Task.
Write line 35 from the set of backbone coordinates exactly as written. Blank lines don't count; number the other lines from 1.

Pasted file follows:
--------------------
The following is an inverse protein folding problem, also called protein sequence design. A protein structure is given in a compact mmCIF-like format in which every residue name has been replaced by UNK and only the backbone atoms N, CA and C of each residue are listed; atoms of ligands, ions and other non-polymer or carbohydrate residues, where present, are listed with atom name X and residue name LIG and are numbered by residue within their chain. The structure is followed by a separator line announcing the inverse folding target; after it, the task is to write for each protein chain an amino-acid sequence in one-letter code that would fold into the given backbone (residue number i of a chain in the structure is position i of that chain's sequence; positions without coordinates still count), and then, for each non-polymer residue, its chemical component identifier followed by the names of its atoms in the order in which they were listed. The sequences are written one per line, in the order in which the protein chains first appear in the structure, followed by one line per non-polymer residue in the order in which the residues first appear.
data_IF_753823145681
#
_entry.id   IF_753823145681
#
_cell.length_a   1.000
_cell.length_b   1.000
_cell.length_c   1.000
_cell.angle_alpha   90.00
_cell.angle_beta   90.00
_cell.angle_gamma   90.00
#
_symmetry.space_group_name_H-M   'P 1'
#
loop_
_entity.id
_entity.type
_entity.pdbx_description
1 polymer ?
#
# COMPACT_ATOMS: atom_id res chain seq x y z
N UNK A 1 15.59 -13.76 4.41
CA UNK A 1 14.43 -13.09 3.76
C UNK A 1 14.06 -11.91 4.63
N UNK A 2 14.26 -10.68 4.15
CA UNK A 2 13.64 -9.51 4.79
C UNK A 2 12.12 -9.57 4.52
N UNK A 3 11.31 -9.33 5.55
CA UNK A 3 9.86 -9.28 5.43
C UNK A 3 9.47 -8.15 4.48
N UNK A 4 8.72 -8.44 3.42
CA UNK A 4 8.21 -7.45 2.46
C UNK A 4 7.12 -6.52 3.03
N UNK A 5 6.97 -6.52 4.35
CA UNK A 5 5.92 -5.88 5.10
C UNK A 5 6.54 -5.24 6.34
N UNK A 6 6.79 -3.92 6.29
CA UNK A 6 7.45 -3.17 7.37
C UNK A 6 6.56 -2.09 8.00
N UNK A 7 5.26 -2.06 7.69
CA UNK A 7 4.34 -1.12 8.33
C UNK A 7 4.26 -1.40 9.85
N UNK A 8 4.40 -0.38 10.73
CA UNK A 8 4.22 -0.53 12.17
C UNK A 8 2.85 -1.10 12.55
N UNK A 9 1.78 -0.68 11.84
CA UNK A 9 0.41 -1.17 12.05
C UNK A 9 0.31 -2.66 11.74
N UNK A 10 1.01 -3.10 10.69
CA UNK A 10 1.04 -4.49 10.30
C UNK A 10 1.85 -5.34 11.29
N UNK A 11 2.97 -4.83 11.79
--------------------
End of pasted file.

CA UNK A 5 5.92 -5.88 5.10